The Sublette County Journal
Volume 4, Number 45 - 7/6/00
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Commissioners Lose Exxon Appeal
In a June 29 "Examination Report," the State Board of Equalization (BOE) dismissed allegations by the Sublette County Commissioners of illegal, improper and unequal assessment of natural gas extracted by Exxon from its LaBarge Operations wells between Big Piney and LaBarge.
The commissioners have challenged the 1989 agreement between Exxon, Sublette County, and the State of Wyoming which established the methodology used to assess the value of the natural gas Exxon produces from its LaBarge Operations.
The gas Exxon produces from these wells is "sour gas" which must be processed to separate the methane, helium, carbon dioxide and other gasses which flow from the wells. The debate centers around the amount of tax Exxon deducts to account for its gas processing cost, or cost of production. The methodology used to determine this deduction is called the "Howell-Yates" agreement.
In 1997, led by then-chairman Buzz Wassenberg, the Sublette County Commissioners filed a petition with the Board of Equalization for the LaBarge Wellfield production years 1991-1995. Exxon and the State Department of Revenue took the County to court over the petition. Exxon and the State essentially argued that the County had not exercised its right to appeal for these years in the time period required, and that the 1989 agreement was binding.
The case went all the way to the Wyoming Supreme Court, where, in a unamimous decision, the justices ruled against Exxon and the State and for Sublette County. The court ruled that there were no time limits which precluded the Board of Equalization from conducting an examination into the allegations made by Sublette County and ordered the BOE to review the issue.
In the Examination Report, the BOE writes that the Howell-Yates valuation methodology agreed to in 1989 "did not result in improper, illegal, or unequal assessments for production years 1991 through 1995."
The BOE writes that the Departments of Revenue and Audit presented it with four different valuation options for the years in question and except for one valuation method, "all other valuation methodology options produced lower values than those issued by the DOR using the methodology set forth by the 1989 settlement agreement." It continues that the methodology used which produced a higher valuation was "speculative," and "not materially higher" than the Howell-Yates methodology agreed to in 1989. "We cannot find that the settlement agreement in any way is improper in arriving at a fair cash market value, nor can we find that use of the agreement results in unequal assessment," writes the BOE.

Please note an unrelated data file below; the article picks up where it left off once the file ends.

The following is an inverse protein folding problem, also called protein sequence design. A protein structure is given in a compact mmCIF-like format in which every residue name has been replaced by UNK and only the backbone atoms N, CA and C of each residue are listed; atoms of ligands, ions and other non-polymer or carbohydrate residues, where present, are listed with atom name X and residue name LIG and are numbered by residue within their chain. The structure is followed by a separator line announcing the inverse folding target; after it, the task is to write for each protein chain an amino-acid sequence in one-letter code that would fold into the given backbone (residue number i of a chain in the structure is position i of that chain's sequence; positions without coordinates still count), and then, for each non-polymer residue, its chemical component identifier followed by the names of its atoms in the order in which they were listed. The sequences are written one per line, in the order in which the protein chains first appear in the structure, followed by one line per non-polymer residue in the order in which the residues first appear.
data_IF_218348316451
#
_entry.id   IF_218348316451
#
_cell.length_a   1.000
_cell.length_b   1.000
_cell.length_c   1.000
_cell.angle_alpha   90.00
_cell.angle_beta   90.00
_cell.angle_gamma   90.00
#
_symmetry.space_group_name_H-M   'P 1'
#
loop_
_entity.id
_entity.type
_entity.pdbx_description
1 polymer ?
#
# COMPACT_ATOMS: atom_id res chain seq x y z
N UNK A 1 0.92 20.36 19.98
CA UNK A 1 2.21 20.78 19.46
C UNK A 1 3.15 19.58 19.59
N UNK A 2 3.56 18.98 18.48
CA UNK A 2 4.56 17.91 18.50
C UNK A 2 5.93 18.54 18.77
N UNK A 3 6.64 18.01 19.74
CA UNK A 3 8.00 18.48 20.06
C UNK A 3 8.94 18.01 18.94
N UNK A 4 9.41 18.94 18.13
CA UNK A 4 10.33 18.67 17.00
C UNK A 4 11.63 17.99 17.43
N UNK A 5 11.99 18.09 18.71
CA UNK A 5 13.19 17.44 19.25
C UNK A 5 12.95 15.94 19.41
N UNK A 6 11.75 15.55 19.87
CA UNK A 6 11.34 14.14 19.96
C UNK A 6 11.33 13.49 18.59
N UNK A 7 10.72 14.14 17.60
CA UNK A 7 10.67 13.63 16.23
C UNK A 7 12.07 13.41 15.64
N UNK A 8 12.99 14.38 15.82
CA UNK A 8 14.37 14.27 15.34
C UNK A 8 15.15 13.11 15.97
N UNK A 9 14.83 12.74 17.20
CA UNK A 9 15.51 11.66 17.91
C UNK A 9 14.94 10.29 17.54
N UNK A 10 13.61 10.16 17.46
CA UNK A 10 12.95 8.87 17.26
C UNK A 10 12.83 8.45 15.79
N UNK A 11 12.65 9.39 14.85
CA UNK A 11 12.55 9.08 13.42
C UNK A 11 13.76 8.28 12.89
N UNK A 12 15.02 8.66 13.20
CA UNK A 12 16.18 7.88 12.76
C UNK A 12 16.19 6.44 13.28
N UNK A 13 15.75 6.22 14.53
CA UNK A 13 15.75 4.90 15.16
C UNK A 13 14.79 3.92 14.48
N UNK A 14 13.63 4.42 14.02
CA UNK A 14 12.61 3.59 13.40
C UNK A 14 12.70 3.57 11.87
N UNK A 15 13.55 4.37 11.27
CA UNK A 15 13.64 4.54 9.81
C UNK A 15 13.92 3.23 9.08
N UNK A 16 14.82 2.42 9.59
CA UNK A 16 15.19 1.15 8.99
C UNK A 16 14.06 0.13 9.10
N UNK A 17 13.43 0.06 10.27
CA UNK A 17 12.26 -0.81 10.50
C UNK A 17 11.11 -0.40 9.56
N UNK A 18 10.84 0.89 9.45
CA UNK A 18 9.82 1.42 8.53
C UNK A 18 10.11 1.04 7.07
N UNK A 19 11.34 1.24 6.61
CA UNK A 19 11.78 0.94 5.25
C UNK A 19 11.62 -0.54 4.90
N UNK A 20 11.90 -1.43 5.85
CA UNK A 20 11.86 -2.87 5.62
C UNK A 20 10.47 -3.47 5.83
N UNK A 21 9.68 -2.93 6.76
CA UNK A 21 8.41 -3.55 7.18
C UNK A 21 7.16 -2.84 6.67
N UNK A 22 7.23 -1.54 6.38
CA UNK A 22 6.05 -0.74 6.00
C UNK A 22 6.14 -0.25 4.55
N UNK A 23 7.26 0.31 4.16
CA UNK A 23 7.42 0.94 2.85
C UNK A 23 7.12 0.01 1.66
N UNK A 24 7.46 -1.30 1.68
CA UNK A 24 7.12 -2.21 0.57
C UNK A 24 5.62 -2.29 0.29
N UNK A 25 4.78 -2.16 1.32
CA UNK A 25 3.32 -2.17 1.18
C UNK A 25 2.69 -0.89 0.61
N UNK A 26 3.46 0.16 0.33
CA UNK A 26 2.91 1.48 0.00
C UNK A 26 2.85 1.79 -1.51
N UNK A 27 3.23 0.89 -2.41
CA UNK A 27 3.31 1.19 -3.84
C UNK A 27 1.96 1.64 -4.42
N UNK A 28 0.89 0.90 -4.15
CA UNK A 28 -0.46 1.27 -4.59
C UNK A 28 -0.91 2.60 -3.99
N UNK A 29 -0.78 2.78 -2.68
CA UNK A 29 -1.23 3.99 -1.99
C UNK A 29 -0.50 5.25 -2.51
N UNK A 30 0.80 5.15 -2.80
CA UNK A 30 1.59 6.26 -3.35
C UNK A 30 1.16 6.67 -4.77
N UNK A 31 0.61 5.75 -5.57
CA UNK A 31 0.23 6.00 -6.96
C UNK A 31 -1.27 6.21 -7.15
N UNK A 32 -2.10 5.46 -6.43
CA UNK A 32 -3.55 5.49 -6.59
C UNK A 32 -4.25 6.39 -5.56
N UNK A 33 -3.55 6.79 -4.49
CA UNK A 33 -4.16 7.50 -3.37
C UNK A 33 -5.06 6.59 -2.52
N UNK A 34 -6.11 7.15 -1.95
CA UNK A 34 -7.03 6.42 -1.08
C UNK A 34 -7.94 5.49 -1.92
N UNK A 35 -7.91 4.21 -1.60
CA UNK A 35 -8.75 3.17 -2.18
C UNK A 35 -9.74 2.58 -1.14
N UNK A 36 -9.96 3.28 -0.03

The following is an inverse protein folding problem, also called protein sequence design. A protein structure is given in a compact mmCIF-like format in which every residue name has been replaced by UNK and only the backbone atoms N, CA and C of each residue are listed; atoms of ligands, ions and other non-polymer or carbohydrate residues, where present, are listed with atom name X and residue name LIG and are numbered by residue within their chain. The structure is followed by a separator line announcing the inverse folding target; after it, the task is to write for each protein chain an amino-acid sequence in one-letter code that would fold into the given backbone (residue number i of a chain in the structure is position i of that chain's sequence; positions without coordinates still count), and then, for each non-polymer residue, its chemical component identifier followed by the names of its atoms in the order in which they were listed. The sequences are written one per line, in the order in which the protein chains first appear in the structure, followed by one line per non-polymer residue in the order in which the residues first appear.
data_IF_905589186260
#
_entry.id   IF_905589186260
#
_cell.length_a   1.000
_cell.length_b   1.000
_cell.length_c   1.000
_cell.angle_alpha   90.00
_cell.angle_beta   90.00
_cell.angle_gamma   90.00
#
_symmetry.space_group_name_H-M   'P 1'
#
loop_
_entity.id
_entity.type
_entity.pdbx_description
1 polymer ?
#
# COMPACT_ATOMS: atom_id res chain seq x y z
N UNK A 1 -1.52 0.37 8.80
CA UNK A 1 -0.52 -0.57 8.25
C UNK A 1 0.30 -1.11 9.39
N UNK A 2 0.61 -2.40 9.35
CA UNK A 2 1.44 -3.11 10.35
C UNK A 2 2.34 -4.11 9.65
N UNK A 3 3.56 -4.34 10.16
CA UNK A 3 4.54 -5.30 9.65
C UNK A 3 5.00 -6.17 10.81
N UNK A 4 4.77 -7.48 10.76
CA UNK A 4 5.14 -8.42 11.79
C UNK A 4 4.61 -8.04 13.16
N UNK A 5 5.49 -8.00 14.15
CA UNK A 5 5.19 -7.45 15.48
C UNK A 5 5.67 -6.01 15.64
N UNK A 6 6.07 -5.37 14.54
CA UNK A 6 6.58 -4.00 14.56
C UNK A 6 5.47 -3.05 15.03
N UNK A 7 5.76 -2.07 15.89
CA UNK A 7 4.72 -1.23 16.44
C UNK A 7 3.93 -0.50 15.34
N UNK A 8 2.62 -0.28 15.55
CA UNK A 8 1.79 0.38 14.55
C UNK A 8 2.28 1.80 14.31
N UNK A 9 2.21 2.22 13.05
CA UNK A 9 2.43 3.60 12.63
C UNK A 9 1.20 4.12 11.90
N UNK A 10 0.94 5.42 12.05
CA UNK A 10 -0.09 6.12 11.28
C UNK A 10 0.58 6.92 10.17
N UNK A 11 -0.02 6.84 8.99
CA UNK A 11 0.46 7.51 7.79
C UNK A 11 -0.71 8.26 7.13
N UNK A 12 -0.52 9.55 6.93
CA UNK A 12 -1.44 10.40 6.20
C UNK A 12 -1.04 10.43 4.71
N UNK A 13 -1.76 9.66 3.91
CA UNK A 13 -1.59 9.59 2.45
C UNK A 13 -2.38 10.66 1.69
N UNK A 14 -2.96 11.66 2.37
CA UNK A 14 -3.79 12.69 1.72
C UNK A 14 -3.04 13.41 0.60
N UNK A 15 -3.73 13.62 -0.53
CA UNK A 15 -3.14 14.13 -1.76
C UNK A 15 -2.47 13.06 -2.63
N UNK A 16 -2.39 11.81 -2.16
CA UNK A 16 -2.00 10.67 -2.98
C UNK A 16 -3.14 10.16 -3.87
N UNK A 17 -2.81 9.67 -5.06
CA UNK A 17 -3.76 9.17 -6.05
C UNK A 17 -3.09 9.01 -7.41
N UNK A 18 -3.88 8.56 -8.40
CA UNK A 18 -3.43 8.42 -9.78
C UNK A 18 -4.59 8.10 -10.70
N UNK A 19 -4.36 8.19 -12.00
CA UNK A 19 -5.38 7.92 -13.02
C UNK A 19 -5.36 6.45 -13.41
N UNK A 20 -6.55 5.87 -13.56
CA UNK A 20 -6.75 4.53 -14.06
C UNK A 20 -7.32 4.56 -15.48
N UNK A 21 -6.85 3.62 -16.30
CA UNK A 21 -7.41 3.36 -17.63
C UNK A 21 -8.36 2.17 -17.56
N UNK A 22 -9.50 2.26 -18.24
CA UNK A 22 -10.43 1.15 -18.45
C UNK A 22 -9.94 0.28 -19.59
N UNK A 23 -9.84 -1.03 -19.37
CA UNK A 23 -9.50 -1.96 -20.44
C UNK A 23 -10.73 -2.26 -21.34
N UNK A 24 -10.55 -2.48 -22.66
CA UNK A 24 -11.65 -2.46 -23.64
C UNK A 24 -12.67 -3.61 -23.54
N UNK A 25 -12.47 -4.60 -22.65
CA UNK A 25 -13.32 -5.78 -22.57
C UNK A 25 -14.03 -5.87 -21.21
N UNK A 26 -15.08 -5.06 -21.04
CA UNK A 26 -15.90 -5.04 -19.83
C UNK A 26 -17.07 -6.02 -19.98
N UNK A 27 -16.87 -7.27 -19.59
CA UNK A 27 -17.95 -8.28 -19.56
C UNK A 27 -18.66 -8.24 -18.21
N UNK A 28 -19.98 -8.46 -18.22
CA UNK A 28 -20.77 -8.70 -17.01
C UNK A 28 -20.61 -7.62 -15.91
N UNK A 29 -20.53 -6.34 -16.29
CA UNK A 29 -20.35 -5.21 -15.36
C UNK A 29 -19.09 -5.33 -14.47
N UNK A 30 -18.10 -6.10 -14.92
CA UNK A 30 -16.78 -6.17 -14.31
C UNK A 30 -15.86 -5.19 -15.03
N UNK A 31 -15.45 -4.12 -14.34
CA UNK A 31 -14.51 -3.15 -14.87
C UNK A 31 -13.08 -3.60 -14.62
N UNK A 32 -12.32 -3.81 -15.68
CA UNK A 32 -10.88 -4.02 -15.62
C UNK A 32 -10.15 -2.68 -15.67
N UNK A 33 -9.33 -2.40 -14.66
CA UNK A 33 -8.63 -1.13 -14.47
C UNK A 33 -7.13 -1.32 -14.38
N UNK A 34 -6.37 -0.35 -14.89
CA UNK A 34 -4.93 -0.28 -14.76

"We disagree with the [BOE's] conclusions and are considering legal options," said Sublette County Commission Chairman Bill Cramer on Monday. Commissioner Betty Fear added that the hearing method used by the BOE did not allow the County's lawyers, nor those of Exxon, to present their cases.
In its report, the BOE notes that the Sublette County Commissioners argued that it must hold a "contested case proceeding" but that both Exxon and the Department of Revenue argued for a "regulatory-type proceeding." The BOE chose the regulatory proeeding.
The BOE consists of three governor-appointed members, one of which had to dismiss himself from this case because he had worked on Exxon's valuation during a career in the Department of Revenue. In recent months, Governor Geringer dismissed one member of the BOE and decided not to re-appoint another. Mr. Cramer said Monday that he believed the Governor intimidated the two BOE members who did hear the case, Roberta Coates and Ron Arnold, into ruling against Sublette County.
However, Mr. Cramer went on to again criticize BOE's decision not to hold a contested proceeding. "The outcome might have been the same," if the two dismissed members were still on the BOE, "but the process would have been different."
The Commissioners cannot appeal the BOE decision, and on Monday they met in executive session with the attorney representing them in this case, John McKinley of the Davis & Cannon law firm in Cheyenne. No action was taken following the executive session , and Mr. Cramer says the county is still considering its legal options in wake of the BOE ruling.
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